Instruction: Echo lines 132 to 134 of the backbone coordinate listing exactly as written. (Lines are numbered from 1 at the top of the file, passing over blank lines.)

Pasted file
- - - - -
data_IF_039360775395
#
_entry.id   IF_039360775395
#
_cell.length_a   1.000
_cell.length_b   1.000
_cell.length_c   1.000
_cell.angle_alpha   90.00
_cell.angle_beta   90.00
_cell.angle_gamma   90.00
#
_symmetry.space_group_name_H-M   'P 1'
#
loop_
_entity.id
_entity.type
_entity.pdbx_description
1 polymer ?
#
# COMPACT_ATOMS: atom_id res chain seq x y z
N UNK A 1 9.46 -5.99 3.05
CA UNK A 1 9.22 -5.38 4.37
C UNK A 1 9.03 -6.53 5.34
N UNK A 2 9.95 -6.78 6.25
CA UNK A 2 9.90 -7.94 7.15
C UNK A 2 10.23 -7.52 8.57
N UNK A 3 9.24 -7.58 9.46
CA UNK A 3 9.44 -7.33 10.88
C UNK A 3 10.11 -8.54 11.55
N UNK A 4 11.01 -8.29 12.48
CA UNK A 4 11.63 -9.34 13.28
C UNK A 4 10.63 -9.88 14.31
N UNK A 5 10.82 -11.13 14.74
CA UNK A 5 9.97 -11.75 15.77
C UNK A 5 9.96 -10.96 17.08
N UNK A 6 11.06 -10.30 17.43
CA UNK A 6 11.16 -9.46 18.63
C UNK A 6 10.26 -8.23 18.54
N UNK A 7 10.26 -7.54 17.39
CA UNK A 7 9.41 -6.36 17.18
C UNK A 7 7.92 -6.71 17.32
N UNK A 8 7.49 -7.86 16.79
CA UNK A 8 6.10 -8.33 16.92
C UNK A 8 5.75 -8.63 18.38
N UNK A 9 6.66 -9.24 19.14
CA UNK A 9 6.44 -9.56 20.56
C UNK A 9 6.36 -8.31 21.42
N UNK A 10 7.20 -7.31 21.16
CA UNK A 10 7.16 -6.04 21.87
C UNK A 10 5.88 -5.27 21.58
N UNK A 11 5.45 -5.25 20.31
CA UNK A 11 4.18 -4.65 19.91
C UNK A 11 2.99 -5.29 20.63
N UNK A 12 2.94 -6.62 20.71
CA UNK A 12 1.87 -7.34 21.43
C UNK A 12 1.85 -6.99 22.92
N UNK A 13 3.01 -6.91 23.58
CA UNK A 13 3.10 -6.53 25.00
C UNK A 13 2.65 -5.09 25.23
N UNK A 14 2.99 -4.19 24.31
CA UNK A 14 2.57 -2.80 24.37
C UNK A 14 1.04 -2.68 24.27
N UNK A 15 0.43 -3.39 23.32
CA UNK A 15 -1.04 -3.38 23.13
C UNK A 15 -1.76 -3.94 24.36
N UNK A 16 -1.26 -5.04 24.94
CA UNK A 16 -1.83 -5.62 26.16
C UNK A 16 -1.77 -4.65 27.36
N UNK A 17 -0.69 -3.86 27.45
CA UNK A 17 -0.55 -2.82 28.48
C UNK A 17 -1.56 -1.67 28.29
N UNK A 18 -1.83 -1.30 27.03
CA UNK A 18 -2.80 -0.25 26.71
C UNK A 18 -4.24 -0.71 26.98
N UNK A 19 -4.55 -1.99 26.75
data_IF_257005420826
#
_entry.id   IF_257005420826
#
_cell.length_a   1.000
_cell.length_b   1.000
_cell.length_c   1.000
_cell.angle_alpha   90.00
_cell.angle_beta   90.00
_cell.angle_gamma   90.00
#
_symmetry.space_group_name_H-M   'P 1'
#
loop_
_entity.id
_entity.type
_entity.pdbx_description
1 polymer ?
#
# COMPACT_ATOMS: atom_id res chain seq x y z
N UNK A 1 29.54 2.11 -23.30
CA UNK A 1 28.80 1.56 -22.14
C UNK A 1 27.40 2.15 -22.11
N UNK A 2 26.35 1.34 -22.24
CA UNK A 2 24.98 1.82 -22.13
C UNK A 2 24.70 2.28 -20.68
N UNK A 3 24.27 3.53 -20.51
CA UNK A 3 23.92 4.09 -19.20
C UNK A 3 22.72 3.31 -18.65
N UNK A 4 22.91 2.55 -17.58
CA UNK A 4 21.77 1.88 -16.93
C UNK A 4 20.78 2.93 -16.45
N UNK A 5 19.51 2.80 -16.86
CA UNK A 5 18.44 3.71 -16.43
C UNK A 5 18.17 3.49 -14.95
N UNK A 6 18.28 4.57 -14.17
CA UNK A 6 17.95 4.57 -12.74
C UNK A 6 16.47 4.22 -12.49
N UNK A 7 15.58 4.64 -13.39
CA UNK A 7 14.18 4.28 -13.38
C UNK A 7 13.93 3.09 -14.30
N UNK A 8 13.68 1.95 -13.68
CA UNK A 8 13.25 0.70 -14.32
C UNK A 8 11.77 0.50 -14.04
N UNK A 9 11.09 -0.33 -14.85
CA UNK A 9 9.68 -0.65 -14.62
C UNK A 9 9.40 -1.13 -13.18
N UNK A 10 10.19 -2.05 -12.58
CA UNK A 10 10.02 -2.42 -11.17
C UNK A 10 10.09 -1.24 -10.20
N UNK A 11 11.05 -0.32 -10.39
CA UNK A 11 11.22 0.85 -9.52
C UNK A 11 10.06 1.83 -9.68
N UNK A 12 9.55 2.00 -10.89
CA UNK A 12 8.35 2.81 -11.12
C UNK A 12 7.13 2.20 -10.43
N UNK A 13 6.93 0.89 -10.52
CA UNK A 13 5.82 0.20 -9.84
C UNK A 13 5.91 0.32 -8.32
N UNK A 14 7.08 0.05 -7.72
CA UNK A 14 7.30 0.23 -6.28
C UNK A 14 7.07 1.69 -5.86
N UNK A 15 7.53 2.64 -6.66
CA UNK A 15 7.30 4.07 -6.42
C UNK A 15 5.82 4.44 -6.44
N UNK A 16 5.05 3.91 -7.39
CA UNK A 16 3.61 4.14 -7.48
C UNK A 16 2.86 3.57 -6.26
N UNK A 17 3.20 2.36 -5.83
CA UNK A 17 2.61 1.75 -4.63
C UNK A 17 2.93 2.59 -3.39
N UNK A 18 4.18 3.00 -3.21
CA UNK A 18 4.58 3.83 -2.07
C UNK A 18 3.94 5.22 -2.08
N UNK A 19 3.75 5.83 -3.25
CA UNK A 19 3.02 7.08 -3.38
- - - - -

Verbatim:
N UNK A 13 6.93 0.89 -10.52
CA UNK A 13 5.82 0.20 -9.84
C UNK A 13 5.91 0.32 -8.32